Here’s a scene you may have missed: Astronauts seal themselves into pressurized spacesuits and leave their ship to make repairs outside. When they get back, one guy peels off his glove liner, looks down and sees that his fingernail has come off too.
Turns out, that’s not fiction. “It’s probably the biggest nuisance,” says Deva Newman, an MIT professor who conducted a statistical analysis of injuries reported during spacewalks. “It’s not a show-stopper, but it is the most prevalent thing.”
The problem is particularly pressing for astronauts with wide fingers, Newman and colleagues found, a result that questions conventional wisdom that nail trauma results from astronauts’ fingers repeatedly contacting hard inner surfaces of their balloon-like gloves.
Some of the damage may be due to the gloves impeding blood flow at the joints where astronauts’ fingers attach to the palms of the hands.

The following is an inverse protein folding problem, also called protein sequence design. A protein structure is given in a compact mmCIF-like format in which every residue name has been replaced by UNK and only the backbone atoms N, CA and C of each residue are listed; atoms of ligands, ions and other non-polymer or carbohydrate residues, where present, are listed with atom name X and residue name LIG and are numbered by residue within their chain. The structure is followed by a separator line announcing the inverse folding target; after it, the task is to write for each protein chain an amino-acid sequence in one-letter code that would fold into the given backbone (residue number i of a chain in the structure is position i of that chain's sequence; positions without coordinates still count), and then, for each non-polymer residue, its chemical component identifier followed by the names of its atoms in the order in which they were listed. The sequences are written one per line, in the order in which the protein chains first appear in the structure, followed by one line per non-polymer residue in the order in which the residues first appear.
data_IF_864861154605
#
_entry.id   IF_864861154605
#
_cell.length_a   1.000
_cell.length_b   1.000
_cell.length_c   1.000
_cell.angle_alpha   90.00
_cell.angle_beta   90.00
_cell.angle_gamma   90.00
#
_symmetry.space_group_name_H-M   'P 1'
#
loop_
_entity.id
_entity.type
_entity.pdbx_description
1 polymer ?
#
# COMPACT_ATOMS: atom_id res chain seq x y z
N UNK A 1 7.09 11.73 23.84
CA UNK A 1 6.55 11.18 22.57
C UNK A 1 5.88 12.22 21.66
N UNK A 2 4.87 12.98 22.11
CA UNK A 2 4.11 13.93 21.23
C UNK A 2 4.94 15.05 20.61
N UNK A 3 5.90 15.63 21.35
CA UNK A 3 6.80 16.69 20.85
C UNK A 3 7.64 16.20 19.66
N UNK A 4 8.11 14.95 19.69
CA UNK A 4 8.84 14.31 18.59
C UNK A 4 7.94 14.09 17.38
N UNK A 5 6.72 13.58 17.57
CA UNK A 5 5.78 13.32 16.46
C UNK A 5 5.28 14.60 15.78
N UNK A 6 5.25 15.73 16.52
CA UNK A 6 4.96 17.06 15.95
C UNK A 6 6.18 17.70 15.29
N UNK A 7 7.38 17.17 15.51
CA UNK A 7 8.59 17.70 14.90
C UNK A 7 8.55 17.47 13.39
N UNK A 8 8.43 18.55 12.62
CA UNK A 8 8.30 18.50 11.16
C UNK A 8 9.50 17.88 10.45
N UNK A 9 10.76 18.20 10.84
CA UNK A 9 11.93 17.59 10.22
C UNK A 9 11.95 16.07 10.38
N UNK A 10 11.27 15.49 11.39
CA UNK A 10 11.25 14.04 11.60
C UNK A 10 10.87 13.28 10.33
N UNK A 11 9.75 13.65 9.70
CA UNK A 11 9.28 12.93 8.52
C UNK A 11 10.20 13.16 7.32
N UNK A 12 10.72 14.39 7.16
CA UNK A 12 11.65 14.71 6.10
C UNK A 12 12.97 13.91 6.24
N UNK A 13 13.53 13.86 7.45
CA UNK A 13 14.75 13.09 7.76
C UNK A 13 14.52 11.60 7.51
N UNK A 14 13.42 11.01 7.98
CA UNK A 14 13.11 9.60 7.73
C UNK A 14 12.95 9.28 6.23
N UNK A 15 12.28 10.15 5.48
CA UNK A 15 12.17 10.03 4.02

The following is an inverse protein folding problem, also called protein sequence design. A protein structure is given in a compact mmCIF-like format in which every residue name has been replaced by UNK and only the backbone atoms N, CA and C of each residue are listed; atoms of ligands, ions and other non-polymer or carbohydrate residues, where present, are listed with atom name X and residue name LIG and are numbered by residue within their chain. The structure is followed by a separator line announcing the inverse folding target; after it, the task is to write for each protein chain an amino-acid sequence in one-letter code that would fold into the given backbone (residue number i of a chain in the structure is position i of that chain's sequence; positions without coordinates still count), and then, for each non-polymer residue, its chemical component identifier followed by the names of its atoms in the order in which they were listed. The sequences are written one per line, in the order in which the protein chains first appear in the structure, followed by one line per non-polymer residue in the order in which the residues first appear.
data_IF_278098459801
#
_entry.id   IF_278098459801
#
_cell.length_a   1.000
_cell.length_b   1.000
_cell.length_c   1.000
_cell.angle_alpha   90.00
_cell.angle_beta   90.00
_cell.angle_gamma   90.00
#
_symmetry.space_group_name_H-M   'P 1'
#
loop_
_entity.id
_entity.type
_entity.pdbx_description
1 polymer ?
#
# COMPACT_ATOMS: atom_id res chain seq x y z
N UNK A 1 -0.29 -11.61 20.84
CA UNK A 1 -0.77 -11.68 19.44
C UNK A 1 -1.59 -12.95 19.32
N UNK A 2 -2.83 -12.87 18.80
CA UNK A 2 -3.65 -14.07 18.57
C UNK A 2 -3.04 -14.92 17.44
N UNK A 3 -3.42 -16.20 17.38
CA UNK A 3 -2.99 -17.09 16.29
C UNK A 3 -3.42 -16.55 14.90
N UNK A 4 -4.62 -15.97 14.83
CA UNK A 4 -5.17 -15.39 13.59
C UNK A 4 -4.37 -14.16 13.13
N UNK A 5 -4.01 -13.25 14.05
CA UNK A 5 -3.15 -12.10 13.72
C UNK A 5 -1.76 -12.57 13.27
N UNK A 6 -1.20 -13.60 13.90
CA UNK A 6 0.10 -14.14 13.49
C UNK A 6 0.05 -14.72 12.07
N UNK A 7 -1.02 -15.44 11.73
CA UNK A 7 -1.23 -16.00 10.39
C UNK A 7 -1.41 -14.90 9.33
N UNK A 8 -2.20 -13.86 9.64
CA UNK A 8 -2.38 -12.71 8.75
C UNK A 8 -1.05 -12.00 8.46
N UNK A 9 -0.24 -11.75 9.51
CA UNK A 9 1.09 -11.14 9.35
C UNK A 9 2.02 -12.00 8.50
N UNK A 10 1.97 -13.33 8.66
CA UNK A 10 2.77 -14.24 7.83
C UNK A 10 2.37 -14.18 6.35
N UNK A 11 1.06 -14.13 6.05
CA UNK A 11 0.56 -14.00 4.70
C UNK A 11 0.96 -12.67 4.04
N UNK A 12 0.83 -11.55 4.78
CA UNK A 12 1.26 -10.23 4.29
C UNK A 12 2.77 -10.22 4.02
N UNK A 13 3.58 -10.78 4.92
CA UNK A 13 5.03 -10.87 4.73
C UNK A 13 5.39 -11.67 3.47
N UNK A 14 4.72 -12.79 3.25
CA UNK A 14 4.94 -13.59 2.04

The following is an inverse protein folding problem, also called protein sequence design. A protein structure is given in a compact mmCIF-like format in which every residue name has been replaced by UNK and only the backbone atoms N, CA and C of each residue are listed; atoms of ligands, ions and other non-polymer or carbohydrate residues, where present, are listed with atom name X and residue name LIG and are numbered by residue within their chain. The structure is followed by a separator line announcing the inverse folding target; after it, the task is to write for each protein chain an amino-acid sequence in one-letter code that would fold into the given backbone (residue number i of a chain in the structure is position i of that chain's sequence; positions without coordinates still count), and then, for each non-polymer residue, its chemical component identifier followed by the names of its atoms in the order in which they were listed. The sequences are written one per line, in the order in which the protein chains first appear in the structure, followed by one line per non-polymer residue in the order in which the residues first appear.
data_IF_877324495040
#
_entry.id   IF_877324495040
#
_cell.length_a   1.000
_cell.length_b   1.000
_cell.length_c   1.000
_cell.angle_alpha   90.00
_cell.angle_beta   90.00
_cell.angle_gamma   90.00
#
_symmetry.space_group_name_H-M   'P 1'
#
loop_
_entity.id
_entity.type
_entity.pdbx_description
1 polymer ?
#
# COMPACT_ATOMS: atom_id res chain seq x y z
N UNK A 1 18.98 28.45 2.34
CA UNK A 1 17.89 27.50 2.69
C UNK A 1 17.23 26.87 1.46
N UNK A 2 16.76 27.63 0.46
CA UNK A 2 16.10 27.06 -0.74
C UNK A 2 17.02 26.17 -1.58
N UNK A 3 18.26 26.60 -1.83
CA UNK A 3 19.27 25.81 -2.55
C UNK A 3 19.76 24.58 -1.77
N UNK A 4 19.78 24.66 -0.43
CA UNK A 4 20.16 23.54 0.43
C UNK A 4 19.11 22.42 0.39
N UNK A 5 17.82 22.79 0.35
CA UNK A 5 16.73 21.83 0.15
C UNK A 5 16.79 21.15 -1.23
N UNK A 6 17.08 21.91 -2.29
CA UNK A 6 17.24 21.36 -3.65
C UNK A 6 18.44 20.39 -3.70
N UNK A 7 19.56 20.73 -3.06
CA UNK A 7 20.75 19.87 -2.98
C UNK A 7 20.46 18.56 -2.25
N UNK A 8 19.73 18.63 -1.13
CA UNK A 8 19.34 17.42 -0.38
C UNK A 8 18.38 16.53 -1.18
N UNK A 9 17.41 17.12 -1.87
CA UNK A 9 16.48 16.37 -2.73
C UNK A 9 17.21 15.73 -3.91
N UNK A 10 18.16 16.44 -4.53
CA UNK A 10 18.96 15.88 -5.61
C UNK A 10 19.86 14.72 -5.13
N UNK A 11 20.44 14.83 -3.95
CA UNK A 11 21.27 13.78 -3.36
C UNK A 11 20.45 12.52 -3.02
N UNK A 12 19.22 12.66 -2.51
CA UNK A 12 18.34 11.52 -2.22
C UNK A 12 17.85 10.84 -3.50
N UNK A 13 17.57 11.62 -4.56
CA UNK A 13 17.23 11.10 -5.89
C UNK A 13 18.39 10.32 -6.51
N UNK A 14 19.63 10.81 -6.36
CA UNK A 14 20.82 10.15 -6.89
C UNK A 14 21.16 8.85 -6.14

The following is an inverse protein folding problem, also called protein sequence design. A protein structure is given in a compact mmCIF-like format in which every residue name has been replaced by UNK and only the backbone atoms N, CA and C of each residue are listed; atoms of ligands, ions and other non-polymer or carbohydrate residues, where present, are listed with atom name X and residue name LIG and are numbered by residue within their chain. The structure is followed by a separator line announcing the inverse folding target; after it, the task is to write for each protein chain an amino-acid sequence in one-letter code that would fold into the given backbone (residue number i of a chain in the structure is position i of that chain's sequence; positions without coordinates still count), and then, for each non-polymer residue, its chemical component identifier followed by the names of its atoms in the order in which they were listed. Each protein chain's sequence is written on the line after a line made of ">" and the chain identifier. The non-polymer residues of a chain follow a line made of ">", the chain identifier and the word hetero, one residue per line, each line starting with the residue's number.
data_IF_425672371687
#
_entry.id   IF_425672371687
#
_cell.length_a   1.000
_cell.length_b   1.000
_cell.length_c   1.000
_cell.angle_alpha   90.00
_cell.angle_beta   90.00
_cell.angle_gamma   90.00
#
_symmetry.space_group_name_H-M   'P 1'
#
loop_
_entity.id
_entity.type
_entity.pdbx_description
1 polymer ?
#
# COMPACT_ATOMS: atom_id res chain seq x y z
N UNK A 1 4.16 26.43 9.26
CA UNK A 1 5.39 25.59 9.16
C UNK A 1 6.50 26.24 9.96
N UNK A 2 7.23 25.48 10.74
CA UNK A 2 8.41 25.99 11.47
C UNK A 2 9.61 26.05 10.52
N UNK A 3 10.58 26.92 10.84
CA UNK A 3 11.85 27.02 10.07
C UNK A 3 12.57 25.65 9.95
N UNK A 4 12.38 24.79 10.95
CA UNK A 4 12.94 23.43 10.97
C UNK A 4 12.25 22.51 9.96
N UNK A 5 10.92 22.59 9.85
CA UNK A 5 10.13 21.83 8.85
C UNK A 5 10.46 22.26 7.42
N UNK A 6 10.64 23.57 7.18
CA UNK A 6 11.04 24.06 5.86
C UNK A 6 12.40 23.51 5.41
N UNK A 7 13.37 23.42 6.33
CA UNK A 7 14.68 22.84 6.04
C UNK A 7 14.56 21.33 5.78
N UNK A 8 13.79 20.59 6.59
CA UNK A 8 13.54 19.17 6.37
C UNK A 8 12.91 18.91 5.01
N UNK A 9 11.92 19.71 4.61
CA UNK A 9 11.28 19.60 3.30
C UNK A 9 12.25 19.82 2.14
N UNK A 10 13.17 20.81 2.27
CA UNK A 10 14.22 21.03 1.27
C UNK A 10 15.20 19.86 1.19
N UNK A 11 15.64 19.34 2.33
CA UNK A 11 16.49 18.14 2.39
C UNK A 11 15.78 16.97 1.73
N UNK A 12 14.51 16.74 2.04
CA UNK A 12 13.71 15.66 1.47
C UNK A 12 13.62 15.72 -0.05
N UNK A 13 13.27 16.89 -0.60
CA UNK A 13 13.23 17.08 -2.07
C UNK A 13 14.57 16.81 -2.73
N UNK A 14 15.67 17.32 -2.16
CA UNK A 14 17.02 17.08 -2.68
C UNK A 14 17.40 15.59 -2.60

“The damage is cumulative. The astronauts are wearing these gloves hundreds if not thousands of hours for training,” Newman says.
The glove “looks soft, and it is until it’s pressurized,” veteran spacewalker Stephen Robinson said in a NASA interview. “In the vacuum of space, it’s pressurized and it’s actually like a little balloon and it’s quite stiff … so, every time you want to move your hand, you have to overcome the stiffness of this balloon glove. You do lots of hand exercises (to prepare) and when you come in after a spacewalk, your hands are sore.”
Newman’s group at MIT is looking at alternative glove designs, as are other research organizations and private firms, including a company set up by former aerospace engineer Peter Homer who won NASA prize money for his efforts.
Newman research will be published next month in the journal Aviation, Space and Environmental Medicine.
(Image: A prototype spacesuit glove undergoes testing during a NASA competition in April. Credit: NASA)